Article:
Sympathy for Protagonists of The Stranger and Metamorphosis
In Camus’ The Stranger and Kafka’s Metamorphosis, the protagonist finds himself in an extraordinary situation that challenges his will. In both novels, this initially unsympathetic character struggles to redeem himself. In so doing, his identity develops and his positive qualities become evident. The characters thus become unexpectedly sympathetic to the reader, and each novel concludes with a hopeful tone.
In The Stranger, the protagonist Meursault can be judged as a cold-hearted killer who is emotionally detached from the world around him. His alienation from society and indifference to love and sorrow are blatant. “Mother died today,” he comments, “Or maybe yesterday, I don't know.” He treats others callously: “She asked me if I loved her. I told her it didn't mean anything but that I didn't think so.” Meursault only focuses on the physical aspects of life, especially relating to light and heat: “There wasn’t a shadow to be seen and every object… stood out so sharply that it was painful to my eyes.”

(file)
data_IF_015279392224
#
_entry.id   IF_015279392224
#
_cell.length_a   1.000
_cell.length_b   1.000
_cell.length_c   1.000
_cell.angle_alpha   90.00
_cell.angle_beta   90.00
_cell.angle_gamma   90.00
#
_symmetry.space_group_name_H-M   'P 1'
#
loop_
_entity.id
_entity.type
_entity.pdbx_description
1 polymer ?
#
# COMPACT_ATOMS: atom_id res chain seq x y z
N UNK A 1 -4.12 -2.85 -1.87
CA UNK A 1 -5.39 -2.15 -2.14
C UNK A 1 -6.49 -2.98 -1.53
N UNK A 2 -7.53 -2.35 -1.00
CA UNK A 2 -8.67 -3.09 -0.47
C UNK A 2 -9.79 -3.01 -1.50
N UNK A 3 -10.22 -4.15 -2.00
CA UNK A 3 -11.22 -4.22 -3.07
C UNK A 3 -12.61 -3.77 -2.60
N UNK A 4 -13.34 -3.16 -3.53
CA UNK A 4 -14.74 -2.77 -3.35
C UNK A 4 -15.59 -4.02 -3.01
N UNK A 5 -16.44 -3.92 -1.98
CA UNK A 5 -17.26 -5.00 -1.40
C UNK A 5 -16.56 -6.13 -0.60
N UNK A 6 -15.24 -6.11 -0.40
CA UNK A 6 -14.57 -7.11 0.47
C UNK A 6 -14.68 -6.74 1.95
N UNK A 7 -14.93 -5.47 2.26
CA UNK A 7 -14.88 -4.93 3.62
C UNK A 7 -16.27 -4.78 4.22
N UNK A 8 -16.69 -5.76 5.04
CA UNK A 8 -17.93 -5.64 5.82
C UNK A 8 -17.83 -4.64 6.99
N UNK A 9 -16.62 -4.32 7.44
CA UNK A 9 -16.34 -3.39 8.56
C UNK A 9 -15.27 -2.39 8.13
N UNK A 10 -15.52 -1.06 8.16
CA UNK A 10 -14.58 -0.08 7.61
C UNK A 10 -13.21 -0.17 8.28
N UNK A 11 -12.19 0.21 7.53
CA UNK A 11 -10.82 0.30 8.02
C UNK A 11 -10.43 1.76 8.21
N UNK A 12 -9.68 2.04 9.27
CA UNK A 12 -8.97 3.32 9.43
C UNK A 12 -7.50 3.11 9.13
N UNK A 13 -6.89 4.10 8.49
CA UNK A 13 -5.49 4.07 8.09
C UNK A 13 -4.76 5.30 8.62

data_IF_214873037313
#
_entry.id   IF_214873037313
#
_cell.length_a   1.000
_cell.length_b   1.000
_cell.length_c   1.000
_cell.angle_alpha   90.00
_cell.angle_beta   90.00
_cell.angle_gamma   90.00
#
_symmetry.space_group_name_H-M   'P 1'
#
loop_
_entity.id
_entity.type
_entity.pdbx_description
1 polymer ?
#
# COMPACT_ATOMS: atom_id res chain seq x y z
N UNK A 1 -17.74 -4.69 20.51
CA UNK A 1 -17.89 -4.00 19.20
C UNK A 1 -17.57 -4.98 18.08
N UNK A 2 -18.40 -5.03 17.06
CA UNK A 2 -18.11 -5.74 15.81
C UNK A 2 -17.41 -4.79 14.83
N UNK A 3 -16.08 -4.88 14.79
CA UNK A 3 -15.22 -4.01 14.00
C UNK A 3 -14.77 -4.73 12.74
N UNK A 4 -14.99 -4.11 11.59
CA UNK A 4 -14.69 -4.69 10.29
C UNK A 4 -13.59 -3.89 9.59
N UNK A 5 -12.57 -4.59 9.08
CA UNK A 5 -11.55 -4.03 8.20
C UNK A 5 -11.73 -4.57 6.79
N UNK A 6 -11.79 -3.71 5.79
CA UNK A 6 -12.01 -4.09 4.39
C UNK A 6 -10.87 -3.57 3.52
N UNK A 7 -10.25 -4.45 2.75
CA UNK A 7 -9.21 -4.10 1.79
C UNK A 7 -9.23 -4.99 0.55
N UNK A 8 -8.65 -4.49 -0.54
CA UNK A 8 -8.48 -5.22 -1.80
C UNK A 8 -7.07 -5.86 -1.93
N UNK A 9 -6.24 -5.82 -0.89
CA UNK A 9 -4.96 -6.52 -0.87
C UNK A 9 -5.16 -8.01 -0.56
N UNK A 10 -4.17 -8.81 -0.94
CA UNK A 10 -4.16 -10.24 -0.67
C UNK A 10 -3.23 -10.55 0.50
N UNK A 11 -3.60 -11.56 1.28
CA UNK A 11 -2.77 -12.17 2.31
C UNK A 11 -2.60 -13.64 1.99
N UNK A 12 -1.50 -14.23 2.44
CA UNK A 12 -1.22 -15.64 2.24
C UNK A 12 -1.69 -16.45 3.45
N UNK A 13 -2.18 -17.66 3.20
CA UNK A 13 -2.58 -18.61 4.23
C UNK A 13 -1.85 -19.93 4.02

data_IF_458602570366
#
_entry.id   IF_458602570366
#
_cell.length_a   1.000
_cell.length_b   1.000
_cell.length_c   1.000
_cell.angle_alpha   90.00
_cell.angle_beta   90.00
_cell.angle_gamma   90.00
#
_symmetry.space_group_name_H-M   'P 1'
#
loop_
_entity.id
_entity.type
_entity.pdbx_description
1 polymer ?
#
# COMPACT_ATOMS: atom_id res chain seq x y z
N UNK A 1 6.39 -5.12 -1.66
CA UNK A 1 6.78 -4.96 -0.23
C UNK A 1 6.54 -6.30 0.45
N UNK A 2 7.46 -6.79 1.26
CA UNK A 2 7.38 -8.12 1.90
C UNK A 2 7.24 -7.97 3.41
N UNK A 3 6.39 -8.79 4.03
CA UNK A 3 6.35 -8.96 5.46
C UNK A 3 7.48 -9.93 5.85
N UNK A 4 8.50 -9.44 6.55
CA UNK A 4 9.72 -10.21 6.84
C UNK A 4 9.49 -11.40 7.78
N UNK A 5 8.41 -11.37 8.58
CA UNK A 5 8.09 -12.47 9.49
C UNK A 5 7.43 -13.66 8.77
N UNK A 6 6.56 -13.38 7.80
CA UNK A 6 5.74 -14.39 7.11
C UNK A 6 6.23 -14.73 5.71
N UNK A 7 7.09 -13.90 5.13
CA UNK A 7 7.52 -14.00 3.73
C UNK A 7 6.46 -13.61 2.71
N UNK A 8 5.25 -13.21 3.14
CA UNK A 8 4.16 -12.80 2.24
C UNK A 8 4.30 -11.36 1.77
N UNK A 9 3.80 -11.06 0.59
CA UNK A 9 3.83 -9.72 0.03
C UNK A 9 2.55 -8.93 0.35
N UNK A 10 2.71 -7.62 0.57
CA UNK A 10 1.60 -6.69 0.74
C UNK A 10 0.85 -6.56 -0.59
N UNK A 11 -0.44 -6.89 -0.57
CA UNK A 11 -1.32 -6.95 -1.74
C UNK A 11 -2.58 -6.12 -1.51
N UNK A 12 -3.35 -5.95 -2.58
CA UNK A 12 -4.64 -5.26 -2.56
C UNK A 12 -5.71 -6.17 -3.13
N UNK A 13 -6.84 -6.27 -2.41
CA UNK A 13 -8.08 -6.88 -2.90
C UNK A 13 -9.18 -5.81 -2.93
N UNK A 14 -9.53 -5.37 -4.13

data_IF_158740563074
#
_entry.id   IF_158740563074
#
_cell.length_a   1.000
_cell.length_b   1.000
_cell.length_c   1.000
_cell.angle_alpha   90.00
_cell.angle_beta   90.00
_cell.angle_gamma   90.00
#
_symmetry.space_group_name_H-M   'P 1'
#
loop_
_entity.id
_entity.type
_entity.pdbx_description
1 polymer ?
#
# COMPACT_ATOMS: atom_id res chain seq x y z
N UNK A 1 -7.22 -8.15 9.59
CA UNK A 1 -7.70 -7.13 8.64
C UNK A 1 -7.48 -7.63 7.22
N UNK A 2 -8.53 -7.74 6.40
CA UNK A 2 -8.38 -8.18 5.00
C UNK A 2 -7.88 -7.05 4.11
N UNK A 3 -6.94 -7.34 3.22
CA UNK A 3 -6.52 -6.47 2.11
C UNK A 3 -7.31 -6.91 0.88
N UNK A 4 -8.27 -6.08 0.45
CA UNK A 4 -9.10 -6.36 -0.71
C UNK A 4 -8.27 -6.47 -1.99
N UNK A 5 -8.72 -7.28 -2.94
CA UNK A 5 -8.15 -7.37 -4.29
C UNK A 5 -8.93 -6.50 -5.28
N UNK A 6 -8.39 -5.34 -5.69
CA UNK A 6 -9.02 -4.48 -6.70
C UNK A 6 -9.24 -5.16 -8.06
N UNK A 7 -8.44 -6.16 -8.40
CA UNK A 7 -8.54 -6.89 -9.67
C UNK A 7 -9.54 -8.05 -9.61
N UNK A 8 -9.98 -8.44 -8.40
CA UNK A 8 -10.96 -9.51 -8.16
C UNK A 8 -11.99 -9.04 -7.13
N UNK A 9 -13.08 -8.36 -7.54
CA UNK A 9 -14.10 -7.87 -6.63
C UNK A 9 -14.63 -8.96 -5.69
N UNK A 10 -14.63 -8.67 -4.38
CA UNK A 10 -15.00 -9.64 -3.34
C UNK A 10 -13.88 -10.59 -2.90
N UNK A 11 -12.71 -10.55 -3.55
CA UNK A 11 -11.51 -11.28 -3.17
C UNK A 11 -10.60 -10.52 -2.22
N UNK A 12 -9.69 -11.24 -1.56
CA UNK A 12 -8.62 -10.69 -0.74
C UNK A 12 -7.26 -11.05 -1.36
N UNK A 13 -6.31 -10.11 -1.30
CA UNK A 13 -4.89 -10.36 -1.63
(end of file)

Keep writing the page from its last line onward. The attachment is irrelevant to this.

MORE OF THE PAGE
The Stranger’s central event occurs when Meursault shoots the Arab. The language used in this passage is so elaborate and rich in simile – “The steel… was like a long, flashing sword,” for example – almost detaches the...
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